This is a series from our writers Holly Narey and Michelle Gonzalez Amador who are taking Jeffrey Sachs’ online course The Age of Sustainable Development. They will be sending out an update on the course every week. Click here for more on all our writers. Check this tag to see all posts on this topic.
The third lecture started by Sachs pronouncing the concise phrase in the title and then followed with a construction of the current state of the global economy.
Both the first and the second session were characterized by an interactive model, in which the video-lesson would engage you in the learning process by allowing you to identify the challenges ahead and, in the case of people from a developing country (such as myself), identify your context with the one being presented by Sachs. This third lesson, however, was slightly different.
Professor Sachs managed to relate each subject to one key idea from which all sorts of issues stem. While “Economic development is new” is a strong phrase filled with possibilities, what followed added a layer of historical interest: “It began after the Industrial revolution. Before, the world was equal. Equally poor.”
However gloomy the prospect of a future in a world with a widening income gap and pollution that appears irreversible might seem, Sachs reminded us how, sometimes, it is necessary to look at the past and remember the real context of such challenges. In terms of the course, introducing at this point a brief history of the evolution of the modern economic world after two sessions of challenge facing and context reviewing, is, I think, fantastic.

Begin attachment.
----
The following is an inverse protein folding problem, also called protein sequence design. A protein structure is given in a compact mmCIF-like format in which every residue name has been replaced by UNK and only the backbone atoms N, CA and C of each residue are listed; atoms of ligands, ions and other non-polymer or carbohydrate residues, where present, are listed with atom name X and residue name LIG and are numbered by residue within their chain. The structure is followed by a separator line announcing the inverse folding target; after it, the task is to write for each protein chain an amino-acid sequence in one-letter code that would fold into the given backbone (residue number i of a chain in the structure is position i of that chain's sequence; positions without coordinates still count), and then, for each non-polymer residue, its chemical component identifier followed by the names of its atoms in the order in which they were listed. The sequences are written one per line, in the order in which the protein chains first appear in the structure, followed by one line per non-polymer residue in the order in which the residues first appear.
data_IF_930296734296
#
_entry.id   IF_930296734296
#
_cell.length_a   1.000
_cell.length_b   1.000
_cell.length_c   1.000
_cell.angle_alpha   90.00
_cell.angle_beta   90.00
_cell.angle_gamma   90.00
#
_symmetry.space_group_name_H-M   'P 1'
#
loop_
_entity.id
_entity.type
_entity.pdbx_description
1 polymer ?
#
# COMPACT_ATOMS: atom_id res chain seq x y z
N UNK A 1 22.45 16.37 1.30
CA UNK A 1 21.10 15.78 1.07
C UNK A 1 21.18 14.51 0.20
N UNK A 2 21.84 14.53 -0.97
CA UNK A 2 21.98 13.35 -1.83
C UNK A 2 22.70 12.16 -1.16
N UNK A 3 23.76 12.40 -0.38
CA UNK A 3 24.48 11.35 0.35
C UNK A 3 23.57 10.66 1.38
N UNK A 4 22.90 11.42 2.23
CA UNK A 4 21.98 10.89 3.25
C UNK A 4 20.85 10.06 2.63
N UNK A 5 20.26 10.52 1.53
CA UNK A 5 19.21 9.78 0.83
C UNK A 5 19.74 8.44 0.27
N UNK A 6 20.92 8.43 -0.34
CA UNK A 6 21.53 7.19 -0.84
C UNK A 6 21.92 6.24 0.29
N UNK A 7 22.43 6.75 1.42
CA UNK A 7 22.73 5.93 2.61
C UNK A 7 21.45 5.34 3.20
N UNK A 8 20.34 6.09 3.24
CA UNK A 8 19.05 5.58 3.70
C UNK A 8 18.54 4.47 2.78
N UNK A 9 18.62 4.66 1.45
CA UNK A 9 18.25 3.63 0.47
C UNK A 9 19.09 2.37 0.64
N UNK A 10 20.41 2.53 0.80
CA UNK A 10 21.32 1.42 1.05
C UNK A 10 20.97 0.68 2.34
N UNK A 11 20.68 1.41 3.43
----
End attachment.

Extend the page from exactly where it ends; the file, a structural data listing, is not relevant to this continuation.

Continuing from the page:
My take: there might still be challenges ahead, but we have come very far in the development process!
Economic growth, says Sachs, has one key ingredient: technology. But, for the process to begin, various pre-conditions were needed. It is a process of interaction that starts with know how, followed by the connection of the different geographical economic areas and processes: raw produce from rural areas must reach the city where it will be manufactured, adding value, and then sold back to the rural areas.
The UK was the lucky region that met all of the conditions early and escaped from the extreme poverty threshold (approximately $2000/person), and, as a form of ripple effect, its neighbouring countries soon caught up, leaving the peripheries out of the process. Sachs went on,
“Modern economics combines the natural resource base, the technological know how, and the spreading market economy”.
The question arises, then, how can we make sure every country – not just the lucky ones – has the opportunity to be part of the economic growth process?
We were presented with two broad but spot on ideas. The first way to do so is for a country to invest in continuing innovation and thus generate endogenous growth (hint: think of a returns to scale process). The second way for process inclusion is by obtaining the existing technology from other nations. Sadly, the latter leaves the country in a constant catch-up dynamic.
Sachs, of course, is a promoter of endogenous growth. He pointed towards the idea that the future of the world depends on the increasing production of technology. Since we are not allowed, legally, to give out all of the information of the course, I will close up this entry with a key argument for you to further analyze: economic (and sustainable) development now depends on proper diffusion of the know how!
(Hint: if your answer to this question doesn’t involve ‘globalization’ in it, you’re doing it wrong)